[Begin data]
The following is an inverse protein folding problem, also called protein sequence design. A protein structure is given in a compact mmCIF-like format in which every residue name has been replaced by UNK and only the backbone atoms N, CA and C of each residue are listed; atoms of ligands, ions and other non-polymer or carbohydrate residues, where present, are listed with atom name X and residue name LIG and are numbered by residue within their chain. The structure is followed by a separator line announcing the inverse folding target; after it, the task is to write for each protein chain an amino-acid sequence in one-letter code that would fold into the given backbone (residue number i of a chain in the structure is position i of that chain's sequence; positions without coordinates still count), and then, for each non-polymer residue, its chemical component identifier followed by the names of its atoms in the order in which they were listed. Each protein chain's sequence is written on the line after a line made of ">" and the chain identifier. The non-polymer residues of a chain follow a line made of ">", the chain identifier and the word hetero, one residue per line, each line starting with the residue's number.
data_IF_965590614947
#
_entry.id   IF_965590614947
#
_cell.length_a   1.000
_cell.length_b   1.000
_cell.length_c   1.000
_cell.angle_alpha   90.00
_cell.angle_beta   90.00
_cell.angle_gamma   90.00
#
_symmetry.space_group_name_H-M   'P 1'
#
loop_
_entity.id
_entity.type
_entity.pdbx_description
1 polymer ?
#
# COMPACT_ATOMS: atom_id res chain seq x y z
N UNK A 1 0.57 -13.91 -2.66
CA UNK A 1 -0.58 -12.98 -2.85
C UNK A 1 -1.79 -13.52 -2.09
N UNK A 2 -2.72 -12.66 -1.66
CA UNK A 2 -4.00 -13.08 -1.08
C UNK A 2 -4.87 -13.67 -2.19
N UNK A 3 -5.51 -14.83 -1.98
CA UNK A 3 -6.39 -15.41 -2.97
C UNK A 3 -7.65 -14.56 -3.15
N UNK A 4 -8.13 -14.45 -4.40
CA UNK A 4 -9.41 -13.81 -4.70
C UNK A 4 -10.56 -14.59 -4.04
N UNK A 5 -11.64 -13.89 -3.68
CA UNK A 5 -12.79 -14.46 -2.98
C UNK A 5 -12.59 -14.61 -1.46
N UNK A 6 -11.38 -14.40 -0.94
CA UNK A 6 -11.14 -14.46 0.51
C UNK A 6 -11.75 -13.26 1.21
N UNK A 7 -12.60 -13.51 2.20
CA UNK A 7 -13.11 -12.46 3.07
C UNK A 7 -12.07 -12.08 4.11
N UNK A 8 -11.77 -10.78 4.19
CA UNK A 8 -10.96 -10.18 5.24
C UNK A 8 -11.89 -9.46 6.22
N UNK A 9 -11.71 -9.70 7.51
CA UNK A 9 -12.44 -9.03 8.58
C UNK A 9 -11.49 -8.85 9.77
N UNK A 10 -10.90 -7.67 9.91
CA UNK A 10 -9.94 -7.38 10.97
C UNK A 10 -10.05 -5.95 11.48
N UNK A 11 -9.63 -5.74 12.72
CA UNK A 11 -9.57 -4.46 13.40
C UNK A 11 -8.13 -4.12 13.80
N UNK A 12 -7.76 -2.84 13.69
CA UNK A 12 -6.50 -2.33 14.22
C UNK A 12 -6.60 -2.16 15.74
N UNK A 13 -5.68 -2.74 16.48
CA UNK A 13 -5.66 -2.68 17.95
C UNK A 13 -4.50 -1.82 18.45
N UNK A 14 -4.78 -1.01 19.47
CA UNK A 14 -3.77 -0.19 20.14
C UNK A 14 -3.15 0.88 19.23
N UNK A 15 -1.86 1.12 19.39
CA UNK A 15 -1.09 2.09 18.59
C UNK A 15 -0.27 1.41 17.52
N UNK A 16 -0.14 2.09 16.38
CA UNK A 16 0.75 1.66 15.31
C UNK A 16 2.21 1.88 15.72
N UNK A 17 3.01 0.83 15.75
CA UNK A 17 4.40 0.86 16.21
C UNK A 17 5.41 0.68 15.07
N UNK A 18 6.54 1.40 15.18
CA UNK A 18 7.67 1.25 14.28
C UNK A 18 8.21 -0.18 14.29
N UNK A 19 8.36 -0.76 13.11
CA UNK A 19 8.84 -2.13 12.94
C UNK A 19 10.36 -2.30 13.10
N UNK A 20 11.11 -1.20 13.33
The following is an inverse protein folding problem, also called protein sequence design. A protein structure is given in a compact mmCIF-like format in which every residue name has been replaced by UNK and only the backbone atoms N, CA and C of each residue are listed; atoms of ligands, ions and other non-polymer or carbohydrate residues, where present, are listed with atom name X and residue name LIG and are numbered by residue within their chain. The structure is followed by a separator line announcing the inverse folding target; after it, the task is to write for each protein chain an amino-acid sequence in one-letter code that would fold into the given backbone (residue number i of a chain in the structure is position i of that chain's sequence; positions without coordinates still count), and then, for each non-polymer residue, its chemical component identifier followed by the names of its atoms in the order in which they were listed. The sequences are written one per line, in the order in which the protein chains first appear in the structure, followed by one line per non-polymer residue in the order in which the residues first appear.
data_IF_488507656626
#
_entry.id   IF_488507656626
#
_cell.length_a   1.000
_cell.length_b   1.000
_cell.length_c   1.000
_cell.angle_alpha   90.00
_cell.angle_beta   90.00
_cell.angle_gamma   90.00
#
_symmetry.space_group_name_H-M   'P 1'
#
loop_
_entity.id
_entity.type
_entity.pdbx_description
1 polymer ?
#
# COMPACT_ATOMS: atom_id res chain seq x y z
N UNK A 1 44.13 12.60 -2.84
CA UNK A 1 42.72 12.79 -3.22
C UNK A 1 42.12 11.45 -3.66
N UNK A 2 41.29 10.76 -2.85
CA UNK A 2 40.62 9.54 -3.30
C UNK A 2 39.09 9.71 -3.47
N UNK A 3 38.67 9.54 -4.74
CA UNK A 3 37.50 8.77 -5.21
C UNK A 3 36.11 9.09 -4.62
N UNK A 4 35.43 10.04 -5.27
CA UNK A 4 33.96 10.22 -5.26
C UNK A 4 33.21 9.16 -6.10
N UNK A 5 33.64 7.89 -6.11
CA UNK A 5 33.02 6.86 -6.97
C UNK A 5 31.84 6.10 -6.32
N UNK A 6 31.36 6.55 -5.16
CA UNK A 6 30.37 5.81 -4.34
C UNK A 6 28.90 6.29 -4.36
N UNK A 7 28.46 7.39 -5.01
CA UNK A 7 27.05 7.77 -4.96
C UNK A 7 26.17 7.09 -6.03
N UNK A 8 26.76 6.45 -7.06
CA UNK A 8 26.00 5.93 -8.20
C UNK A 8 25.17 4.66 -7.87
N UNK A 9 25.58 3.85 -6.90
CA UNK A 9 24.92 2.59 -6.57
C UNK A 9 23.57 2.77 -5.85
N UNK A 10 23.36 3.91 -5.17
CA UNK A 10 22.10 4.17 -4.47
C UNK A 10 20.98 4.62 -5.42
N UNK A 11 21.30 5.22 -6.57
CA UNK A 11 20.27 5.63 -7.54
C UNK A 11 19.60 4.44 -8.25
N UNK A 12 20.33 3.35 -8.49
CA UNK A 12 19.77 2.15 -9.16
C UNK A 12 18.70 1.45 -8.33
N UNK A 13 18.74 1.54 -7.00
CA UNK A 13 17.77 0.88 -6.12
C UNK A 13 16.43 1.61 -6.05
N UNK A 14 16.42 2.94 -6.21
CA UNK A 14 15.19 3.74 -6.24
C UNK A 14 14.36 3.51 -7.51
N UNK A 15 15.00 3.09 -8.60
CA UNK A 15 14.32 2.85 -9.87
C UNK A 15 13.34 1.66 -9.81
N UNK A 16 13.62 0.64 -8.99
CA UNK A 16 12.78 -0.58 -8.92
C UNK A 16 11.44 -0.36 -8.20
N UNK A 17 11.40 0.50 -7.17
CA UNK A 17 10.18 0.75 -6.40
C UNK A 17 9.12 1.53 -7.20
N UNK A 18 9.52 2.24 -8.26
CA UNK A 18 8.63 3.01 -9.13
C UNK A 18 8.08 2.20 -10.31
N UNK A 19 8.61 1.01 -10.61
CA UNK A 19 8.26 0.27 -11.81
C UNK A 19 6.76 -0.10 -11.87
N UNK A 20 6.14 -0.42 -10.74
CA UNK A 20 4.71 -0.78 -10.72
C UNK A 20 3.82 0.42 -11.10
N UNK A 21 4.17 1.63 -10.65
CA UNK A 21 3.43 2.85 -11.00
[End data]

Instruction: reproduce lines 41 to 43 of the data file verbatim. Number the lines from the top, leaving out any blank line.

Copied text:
CA UNK A 7 -13.11 -12.46 3.07
C UNK A 7 -12.07 -12.08 4.11
N UNK A 8 -11.77 -10.78 4.19